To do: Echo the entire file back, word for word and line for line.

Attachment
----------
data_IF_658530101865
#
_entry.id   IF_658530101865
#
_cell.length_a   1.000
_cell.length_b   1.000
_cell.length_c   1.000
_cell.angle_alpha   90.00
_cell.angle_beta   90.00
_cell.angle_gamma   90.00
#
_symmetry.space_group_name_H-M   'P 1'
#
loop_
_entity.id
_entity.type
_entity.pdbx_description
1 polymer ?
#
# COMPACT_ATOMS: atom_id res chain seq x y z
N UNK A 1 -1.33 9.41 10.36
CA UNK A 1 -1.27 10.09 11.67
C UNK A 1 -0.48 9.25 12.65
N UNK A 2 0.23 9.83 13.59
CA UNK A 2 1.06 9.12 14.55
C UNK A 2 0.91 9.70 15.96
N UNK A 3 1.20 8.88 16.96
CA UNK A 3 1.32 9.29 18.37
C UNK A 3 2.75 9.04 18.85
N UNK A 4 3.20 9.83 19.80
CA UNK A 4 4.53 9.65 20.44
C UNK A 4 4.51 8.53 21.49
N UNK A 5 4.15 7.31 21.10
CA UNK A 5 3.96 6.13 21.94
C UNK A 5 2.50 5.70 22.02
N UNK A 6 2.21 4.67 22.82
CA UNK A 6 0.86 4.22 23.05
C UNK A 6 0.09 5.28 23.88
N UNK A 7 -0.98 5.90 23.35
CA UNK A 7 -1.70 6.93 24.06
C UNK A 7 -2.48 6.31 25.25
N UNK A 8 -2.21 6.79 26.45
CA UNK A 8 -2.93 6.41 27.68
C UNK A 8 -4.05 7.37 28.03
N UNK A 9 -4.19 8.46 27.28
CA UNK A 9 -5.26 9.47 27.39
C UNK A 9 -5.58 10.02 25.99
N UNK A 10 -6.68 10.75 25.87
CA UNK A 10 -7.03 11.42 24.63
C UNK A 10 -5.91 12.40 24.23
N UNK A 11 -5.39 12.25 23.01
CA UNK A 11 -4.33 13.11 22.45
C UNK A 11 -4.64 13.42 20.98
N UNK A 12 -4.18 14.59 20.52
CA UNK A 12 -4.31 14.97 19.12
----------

data_IF_658530101865
#
_entry.id   IF_658530101865
#
_cell.length_a   1.000
_cell.length_b   1.000
_cell.length_c   1.000
_cell.angle_alpha   90.00
_cell.angle_beta   90.00
_cell.angle_gamma   90.00
#
_symmetry.space_group_name_H-M   'P 1'
#
loop_
_entity.id
_entity.type
_entity.pdbx_description
1 polymer ?
#
# COMPACT_ATOMS: atom_id res chain seq x y z
N UNK A 1 -1.33 9.41 10.36
CA UNK A 1 -1.27 10.09 11.67
C UNK A 1 -0.48 9.25 12.65
N UNK A 2 0.23 9.83 13.59
CA UNK A 2 1.06 9.12 14.55
C UNK A 2 0.91 9.70 15.96
N UNK A 3 1.20 8.88 16.96
CA UNK A 3 1.32 9.29 18.37
C UNK A 3 2.75 9.04 18.85
N UNK A 4 3.20 9.83 19.80
CA UNK A 4 4.53 9.65 20.44
C UNK A 4 4.51 8.53 21.49
N UNK A 5 4.15 7.31 21.10
CA UNK A 5 3.96 6.13 21.94
C UNK A 5 2.50 5.70 22.02
N UNK A 6 2.21 4.67 22.82
CA UNK A 6 0.86 4.22 23.05
C UNK A 6 0.09 5.28 23.88
N UNK A 7 -0.98 5.90 23.35
CA UNK A 7 -1.70 6.93 24.06
C UNK A 7 -2.48 6.31 25.25
N UNK A 8 -2.21 6.79 26.45
CA UNK A 8 -2.93 6.41 27.68
C UNK A 8 -4.05 7.37 28.03
N UNK A 9 -4.19 8.46 27.28
CA UNK A 9 -5.26 9.47 27.39
C UNK A 9 -5.58 10.02 25.99
N UNK A 10 -6.68 10.75 25.87
CA UNK A 10 -7.03 11.42 24.63
C UNK A 10 -5.91 12.40 24.23
N UNK A 11 -5.39 12.25 23.01
CA UNK A 11 -4.33 13.11 22.45
C UNK A 11 -4.64 13.42 20.98
N UNK A 12 -4.18 14.59 20.52
CA UNK A 12 -4.31 14.97 19.12